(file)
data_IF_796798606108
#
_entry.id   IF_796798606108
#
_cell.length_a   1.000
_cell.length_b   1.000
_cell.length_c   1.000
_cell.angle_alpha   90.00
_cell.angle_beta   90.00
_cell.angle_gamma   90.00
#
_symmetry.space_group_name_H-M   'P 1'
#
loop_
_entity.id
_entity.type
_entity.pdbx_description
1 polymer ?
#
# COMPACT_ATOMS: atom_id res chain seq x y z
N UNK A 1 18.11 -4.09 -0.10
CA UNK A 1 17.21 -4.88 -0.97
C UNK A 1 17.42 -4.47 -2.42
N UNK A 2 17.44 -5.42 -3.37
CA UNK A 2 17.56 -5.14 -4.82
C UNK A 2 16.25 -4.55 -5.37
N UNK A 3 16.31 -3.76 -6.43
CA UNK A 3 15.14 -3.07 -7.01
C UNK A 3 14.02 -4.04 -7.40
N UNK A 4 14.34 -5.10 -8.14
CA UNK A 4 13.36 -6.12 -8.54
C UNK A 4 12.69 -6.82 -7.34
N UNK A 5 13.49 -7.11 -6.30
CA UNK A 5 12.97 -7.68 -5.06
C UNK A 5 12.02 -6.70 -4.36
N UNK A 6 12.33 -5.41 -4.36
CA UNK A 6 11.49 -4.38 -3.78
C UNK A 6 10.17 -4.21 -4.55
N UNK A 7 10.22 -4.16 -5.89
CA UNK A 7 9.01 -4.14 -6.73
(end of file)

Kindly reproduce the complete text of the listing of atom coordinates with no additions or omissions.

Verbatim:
data_IF_796798606108
#
_entry.id   IF_796798606108
#
_cell.length_a   1.000
_cell.length_b   1.000
_cell.length_c   1.000
_cell.angle_alpha   90.00
_cell.angle_beta   90.00
_cell.angle_gamma   90.00
#
_symmetry.space_group_name_H-M   'P 1'
#
loop_
_entity.id
_entity.type
_entity.pdbx_description
1 polymer ?
#
# COMPACT_ATOMS: atom_id res chain seq x y z
N UNK A 1 18.11 -4.09 -0.10
CA UNK A 1 17.21 -4.88 -0.97
C UNK A 1 17.42 -4.47 -2.42
N UNK A 2 17.44 -5.42 -3.37
CA UNK A 2 17.56 -5.14 -4.82
C UNK A 2 16.25 -4.55 -5.37
N UNK A 3 16.31 -3.76 -6.43
CA UNK A 3 15.14 -3.07 -7.01
C UNK A 3 14.02 -4.04 -7.40
N UNK A 4 14.34 -5.10 -8.14
CA UNK A 4 13.36 -6.12 -8.54
C UNK A 4 12.69 -6.82 -7.34
N UNK A 5 13.49 -7.11 -6.30
CA UNK A 5 12.97 -7.68 -5.06
C UNK A 5 12.02 -6.70 -4.36
N UNK A 6 12.33 -5.41 -4.36
CA UNK A 6 11.49 -4.38 -3.78
C UNK A 6 10.17 -4.21 -4.55
N UNK A 7 10.22 -4.16 -5.89
CA UNK A 7 9.01 -4.14 -6.73